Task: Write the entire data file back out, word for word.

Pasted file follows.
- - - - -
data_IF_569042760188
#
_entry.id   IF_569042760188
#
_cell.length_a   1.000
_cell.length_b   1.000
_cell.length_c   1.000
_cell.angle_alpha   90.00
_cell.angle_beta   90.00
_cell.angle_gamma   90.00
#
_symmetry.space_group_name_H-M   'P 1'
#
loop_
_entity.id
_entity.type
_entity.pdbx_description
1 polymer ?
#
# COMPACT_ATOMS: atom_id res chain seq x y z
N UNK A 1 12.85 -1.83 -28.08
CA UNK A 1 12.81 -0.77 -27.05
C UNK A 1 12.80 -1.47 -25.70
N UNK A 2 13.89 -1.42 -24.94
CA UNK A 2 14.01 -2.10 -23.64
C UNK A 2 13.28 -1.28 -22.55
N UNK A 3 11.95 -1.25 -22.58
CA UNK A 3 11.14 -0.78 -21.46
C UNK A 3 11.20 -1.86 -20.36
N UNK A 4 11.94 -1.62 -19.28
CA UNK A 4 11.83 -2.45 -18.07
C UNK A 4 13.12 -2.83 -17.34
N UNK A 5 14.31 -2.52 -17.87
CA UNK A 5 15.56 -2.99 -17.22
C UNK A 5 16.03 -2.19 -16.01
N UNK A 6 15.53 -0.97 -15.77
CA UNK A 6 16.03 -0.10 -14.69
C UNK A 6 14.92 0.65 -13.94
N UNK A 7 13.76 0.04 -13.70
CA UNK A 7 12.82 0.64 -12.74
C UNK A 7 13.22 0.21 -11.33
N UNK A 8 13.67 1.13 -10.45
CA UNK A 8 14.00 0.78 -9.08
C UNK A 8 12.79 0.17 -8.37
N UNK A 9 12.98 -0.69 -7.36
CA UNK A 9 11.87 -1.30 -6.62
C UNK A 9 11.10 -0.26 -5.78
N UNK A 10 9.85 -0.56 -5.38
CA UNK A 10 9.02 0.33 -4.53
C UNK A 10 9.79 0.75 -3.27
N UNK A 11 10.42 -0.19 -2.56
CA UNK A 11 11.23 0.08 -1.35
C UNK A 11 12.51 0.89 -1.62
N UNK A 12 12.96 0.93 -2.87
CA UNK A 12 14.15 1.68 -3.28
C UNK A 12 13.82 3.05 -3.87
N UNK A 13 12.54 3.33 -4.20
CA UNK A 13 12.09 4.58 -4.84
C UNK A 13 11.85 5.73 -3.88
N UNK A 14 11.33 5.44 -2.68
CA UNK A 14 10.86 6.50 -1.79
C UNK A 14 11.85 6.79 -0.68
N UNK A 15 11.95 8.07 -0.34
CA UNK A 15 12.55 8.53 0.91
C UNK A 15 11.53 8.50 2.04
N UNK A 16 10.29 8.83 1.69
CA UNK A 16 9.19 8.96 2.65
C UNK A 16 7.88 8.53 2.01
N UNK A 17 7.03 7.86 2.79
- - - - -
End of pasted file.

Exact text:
data_IF_569042760188
#
_entry.id   IF_569042760188
#
_cell.length_a   1.000
_cell.length_b   1.000
_cell.length_c   1.000
_cell.angle_alpha   90.00
_cell.angle_beta   90.00
_cell.angle_gamma   90.00
#
_symmetry.space_group_name_H-M   'P 1'
#
loop_
_entity.id
_entity.type
_entity.pdbx_description
1 polymer ?
#
# COMPACT_ATOMS: atom_id res chain seq x y z
N UNK A 1 12.85 -1.83 -28.08
CA UNK A 1 12.81 -0.77 -27.05
C UNK A 1 12.80 -1.47 -25.70
N UNK A 2 13.89 -1.42 -24.94
CA UNK A 2 14.01 -2.10 -23.64
C UNK A 2 13.28 -1.28 -22.55
N UNK A 3 11.95 -1.25 -22.58
CA UNK A 3 11.14 -0.78 -21.46
C UNK A 3 11.20 -1.86 -20.36
N UNK A 4 11.94 -1.62 -19.28
CA UNK A 4 11.83 -2.45 -18.07
C UNK A 4 13.12 -2.83 -17.34
N UNK A 5 14.31 -2.52 -17.87
CA UNK A 5 15.56 -2.99 -17.22
C UNK A 5 16.03 -2.19 -16.01
N UNK A 6 15.53 -0.97 -15.77
CA UNK A 6 16.03 -0.10 -14.69
C UNK A 6 14.92 0.65 -13.94
N UNK A 7 13.76 0.04 -13.70
CA UNK A 7 12.82 0.64 -12.74
C UNK A 7 13.22 0.21 -11.33
N UNK A 8 13.67 1.13 -10.45
CA UNK A 8 14.00 0.78 -9.08
C UNK A 8 12.79 0.17 -8.37
N UNK A 9 12.98 -0.69 -7.36
CA UNK A 9 11.87 -1.30 -6.62
C UNK A 9 11.10 -0.26 -5.78
N UNK A 10 9.85 -0.56 -5.38
CA UNK A 10 9.02 0.33 -4.53
C UNK A 10 9.79 0.75 -3.27
N UNK A 11 10.42 -0.19 -2.56
CA UNK A 11 11.23 0.08 -1.35
C UNK A 11 12.51 0.89 -1.62
N UNK A 12 12.96 0.93 -2.87
CA UNK A 12 14.15 1.68 -3.28
C UNK A 12 13.82 3.05 -3.87
N UNK A 13 12.54 3.33 -4.20
CA UNK A 13 12.09 4.58 -4.84
C UNK A 13 11.85 5.73 -3.88
N UNK A 14 11.33 5.44 -2.68
CA UNK A 14 10.86 6.50 -1.79
C UNK A 14 11.85 6.79 -0.68
N UNK A 15 11.95 8.07 -0.34
CA UNK A 15 12.55 8.53 0.91
C UNK A 15 11.53 8.50 2.04
N UNK A 16 10.29 8.83 1.69
CA UNK A 16 9.19 8.96 2.65
C UNK A 16 7.88 8.53 2.01
N UNK A 17 7.03 7.86 2.79